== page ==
Dd1 is coming up to 5 and a half, has been dry in the day since 19 months but still soaking at night. (One night last week she soaked through a pull up, her pyjamas and sheet). I chatted to my HV about it and she advised to rule out a UTI, so we sent off a sample last week which was clear. I've had a telephone consultation with a GP who has advised me to bring her in as it's far from an occasional wetting incident, it's every night. I'm waiting for the summer holidays to do that though, I'd rather she didn't miss any school and think that anything we try will be better when she's not so tired as she is now.

In the meantime I'm encouraging her to drink lots and wee lots through the day as I've heard that may help.

At 3.5 though I wouldn't worry, I've only started becoming concerned myself since she turned 5. I really don't think it's something you can 'train'.

LeMousquetaireAnonyme Mon 17-Jun-13 18:33:38

Forgot to say DD1 stopped to wear them before 4 yo (bar the occasional accident).

Picklemom Thu 27-Jun-13 23:09:57

I have 3.5 year old twins who, like your daughter, trained very well for daytime potty use at 2. We've had mixed results with nighttime dryness. Our son was basically dry at night before he turned 3. He now gets himself up in the middle of the night and takes care of himself without even waking us. We don't even insist that he use the toilet right before bed, because we trust that he knows when he needs to go and that he can manage it all himself.

Our daughter, unfortunately, still wets the bed from time to time. For a while we moved her in and out of nighttime pull-ups, but I've observed that we are getting better results by avoiding them. My working theory on why this might be: wetting the bed wakes her up, which trains her sleep cycle to help her wake up at the necessary time of night in the future. I've got clean extra bedding and jammies stored near her bed for quick nighttime cleanups, which we need less and less frequently. Of course, we also make a "last minute toilet" part of her bedtime ritual, and regulate her liquid intake as bedtime approaches.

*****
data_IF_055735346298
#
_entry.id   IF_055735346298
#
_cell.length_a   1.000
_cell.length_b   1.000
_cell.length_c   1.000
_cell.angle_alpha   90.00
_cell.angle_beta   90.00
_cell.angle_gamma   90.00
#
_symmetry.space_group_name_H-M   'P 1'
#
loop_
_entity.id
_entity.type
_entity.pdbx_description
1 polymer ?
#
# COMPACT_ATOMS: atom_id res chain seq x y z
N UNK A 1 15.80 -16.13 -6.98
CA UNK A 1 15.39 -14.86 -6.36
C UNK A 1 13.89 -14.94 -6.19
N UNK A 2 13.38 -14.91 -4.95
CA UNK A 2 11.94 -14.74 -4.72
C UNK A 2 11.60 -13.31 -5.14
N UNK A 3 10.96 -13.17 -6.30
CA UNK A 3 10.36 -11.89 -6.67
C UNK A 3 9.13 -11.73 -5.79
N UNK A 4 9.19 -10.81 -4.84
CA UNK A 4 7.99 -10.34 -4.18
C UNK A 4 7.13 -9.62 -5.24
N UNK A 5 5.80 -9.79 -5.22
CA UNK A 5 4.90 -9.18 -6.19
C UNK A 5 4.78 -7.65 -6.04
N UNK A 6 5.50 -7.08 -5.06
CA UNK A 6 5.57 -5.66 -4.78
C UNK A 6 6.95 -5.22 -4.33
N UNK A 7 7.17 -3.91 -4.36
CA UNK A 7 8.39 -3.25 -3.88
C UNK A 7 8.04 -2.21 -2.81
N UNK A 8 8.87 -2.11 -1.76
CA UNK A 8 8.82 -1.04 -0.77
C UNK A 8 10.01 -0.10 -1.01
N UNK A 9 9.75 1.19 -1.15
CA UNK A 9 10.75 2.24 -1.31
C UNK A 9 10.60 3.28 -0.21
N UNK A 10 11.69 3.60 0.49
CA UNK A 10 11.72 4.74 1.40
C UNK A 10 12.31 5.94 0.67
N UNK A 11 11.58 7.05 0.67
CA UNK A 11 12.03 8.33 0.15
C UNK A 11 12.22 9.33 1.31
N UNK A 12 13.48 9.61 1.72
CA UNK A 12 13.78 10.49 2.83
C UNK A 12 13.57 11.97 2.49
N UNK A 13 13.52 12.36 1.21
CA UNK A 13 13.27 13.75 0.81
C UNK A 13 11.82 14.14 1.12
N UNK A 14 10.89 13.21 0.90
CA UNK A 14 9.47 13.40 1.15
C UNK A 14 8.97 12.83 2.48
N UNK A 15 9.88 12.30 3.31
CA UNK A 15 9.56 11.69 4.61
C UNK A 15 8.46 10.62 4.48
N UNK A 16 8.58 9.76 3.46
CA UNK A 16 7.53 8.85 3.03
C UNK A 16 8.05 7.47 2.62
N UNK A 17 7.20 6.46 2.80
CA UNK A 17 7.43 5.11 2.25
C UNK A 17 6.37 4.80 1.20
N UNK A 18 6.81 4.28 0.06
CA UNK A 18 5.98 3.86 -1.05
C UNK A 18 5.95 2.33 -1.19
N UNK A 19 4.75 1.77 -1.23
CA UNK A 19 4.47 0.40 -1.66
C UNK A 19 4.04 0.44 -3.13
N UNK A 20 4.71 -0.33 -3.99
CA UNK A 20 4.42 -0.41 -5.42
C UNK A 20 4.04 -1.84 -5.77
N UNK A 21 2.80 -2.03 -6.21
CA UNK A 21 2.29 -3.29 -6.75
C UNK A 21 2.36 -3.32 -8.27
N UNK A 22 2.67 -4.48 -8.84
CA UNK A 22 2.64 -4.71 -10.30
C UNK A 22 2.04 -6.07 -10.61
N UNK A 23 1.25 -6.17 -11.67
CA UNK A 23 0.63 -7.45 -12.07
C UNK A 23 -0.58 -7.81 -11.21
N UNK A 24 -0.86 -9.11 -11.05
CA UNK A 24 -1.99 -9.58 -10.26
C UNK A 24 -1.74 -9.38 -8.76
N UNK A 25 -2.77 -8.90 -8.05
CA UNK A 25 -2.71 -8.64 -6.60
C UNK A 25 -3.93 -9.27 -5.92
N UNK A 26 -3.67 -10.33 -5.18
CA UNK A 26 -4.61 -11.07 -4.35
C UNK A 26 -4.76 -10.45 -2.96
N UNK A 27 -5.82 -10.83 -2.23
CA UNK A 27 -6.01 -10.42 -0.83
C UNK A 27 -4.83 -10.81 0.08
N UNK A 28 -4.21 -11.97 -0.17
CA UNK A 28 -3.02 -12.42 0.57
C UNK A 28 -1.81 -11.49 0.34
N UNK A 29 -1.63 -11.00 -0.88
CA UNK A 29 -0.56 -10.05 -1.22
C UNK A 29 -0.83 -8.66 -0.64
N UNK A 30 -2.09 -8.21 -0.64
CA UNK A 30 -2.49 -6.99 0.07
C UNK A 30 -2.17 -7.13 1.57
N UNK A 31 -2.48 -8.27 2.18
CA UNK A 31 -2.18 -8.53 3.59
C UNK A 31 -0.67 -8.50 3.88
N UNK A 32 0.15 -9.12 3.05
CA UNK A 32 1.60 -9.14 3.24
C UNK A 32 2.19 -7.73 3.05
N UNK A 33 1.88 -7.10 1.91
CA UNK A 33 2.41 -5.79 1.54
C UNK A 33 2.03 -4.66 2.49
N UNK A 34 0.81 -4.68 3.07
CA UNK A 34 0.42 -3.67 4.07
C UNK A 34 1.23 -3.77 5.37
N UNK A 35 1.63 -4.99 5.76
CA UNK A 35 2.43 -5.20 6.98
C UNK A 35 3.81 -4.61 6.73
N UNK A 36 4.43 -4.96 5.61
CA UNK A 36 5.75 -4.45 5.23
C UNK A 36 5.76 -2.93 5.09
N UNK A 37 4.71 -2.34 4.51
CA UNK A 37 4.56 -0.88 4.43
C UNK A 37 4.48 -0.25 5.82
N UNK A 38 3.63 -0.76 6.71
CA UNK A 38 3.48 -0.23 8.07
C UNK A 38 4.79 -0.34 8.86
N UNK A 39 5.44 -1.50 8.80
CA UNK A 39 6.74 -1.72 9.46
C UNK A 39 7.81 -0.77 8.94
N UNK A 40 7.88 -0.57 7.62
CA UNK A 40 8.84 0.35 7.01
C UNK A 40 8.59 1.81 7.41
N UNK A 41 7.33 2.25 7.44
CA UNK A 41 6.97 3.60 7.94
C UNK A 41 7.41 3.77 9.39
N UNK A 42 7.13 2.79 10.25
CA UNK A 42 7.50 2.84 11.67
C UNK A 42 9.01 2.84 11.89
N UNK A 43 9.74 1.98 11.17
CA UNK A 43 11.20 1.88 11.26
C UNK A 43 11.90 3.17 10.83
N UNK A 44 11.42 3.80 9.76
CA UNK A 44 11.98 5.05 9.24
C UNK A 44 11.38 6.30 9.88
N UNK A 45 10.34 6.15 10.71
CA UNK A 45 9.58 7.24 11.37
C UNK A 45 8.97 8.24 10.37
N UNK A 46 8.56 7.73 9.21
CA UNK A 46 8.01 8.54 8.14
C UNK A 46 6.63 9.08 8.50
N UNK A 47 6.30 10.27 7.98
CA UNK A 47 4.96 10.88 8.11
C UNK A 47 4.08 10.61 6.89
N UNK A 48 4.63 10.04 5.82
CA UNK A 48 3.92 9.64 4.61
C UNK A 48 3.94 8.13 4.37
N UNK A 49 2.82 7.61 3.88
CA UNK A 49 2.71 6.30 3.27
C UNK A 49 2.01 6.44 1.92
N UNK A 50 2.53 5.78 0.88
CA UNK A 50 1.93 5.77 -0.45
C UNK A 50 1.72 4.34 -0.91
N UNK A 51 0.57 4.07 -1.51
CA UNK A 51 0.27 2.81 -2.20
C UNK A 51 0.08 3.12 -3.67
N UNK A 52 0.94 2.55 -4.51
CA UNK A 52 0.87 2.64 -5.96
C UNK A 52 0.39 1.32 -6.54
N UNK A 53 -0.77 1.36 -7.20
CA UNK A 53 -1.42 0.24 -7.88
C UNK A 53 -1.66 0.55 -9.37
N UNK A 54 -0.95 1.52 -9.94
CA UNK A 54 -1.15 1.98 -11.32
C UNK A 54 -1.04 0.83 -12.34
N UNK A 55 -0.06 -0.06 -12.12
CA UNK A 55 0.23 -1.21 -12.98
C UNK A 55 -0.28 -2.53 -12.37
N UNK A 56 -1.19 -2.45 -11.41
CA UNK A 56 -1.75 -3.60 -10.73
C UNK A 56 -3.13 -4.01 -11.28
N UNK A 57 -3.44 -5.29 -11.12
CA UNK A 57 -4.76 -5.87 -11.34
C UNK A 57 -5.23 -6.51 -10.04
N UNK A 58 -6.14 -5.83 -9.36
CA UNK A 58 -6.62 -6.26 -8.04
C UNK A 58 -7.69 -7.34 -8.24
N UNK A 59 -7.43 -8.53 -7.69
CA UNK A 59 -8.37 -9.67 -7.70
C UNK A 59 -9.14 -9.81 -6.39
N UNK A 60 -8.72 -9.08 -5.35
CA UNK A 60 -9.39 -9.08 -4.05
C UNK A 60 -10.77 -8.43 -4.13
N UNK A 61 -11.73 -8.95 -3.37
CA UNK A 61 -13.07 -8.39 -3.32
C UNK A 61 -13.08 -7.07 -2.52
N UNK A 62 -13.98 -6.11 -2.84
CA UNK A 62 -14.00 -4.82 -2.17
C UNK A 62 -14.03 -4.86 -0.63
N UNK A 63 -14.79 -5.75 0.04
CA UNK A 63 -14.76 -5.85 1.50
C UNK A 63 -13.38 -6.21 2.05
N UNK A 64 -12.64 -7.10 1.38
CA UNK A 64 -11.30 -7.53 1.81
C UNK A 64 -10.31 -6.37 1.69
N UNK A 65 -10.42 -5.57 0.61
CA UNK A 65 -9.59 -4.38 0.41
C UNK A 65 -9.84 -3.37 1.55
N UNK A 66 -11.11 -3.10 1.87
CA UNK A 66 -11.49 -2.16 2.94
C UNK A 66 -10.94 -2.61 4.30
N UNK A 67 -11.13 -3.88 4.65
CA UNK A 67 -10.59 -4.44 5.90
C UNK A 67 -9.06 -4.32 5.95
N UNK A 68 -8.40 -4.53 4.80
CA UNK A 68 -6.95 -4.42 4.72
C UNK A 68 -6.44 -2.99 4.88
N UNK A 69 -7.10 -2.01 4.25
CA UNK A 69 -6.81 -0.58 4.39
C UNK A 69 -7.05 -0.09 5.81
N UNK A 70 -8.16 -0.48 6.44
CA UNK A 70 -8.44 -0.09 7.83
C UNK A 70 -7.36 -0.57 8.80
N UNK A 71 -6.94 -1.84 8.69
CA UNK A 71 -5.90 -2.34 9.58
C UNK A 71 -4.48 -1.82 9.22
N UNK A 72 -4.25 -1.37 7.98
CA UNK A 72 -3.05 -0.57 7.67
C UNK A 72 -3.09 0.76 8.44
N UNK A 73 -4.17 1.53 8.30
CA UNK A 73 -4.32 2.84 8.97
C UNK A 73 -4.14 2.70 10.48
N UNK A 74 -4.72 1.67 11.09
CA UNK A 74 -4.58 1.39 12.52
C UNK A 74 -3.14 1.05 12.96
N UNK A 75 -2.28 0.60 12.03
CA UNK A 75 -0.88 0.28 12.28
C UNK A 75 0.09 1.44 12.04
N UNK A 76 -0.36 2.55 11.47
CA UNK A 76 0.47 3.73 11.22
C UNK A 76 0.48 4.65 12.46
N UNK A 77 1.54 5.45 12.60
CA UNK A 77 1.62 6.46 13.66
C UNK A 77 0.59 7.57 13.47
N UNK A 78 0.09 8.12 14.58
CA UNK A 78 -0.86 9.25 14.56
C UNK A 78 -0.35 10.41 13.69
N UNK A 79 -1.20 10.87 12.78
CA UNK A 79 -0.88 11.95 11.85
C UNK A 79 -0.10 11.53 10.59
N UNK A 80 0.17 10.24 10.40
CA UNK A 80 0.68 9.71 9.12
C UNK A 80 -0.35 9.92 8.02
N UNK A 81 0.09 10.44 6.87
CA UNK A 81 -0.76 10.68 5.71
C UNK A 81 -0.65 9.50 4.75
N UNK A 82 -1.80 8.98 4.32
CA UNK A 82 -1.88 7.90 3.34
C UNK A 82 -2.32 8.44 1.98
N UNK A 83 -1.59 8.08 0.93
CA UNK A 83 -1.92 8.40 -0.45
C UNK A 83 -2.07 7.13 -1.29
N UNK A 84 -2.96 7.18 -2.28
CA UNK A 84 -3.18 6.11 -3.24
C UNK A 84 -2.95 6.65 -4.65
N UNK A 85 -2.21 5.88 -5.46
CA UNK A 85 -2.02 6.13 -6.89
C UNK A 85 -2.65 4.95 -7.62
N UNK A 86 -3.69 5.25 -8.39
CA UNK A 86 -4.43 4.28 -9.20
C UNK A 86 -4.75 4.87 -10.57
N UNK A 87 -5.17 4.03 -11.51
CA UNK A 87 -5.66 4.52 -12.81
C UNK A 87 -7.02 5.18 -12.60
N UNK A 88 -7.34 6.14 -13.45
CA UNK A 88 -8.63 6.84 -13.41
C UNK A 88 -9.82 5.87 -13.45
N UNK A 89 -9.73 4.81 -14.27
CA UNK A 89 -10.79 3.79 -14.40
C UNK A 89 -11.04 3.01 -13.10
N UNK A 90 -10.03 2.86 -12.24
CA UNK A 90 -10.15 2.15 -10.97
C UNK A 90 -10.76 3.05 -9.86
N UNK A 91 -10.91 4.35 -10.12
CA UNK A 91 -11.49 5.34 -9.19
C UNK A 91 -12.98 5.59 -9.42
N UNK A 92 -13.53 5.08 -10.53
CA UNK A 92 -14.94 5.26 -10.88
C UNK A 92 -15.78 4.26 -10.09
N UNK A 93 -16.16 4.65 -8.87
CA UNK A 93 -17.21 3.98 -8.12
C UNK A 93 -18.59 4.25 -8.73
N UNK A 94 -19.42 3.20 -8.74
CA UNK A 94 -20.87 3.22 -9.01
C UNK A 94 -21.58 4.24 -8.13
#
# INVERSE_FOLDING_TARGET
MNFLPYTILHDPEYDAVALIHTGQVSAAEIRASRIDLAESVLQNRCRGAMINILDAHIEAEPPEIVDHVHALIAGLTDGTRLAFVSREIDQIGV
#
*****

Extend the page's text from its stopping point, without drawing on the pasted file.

tasmaniandevilchaser Fri 28-Jun-13 17:14:02

Reading with interest, as dd is 4:3 and I don't feel she's anywhere near night time dryness yet, although she was out of day time nappies at 2. Torn between just leaving it til she's really ready and just going for it, she doesn't really want to wear them and has talked about not telling her friends she wears them sad

Scruffey Fri 28-Jun-13 17:20:06

My dd is 5. Potty trained easily and reliably at 2. However, wet heavily at night ever since. Lately the night nappy is lighter but still we have some way to go. My dd is tall and sturdy for her age, wears age 8 clothes. You can get huggies dry Nites pull ups in sizes 4yo-7yo or even size 8yo -15yo. They for in girls and boys versions (don't know the difference, might just be the pattern). My friends dd is 6 and a half and still has heavy wet night nappies - she also potty trained at 2 easily. No doc referral until 7yo here.

Scruffey Fri 28-Jun-13 17:23:59

It's quite interesting that all the children mentioned in this thread are girls, including my dd still not dry at night at 5.

My ds was dry at 3yo overnight however.

Indith Fri 28-Jun-13 17:25:19

ds1 was 5 ans a half. dd is 4 and a half and. still in nappy at night.

Themobstersknife Fri 28-Jun-13 17:37:31

DD1 was very wet overnight until about 2 months ago, when at 3 years 9 months (about then I think anyway) was suddenly no longer wet in her pullup. We didn't lift her or restrict fluids as I don't really agree with the latter, like a previous poster. After a few weeks of consistently dry pullups, she went into knickers and hasn't had a single accident. The hormone obviously had kicked in. I really wouldn't worry. She will get there in her own time in all probability. I don't think most doctors will worry until age 6 for a girl.

JiltedJohnsJulie Sat 29-Jun-13 08:53:25

My dd was wetting at night but I was convinced she was doing it just before she woke. She was smaller so I put her in cloth nappies at night and she was dry on the second night. If your Lo is big, maybe try a terry nappy.

insancerre Sat 29-Jun-13 09:02:13

You can't train them. It is down to physical development and hormone production, both of which the child has no control over.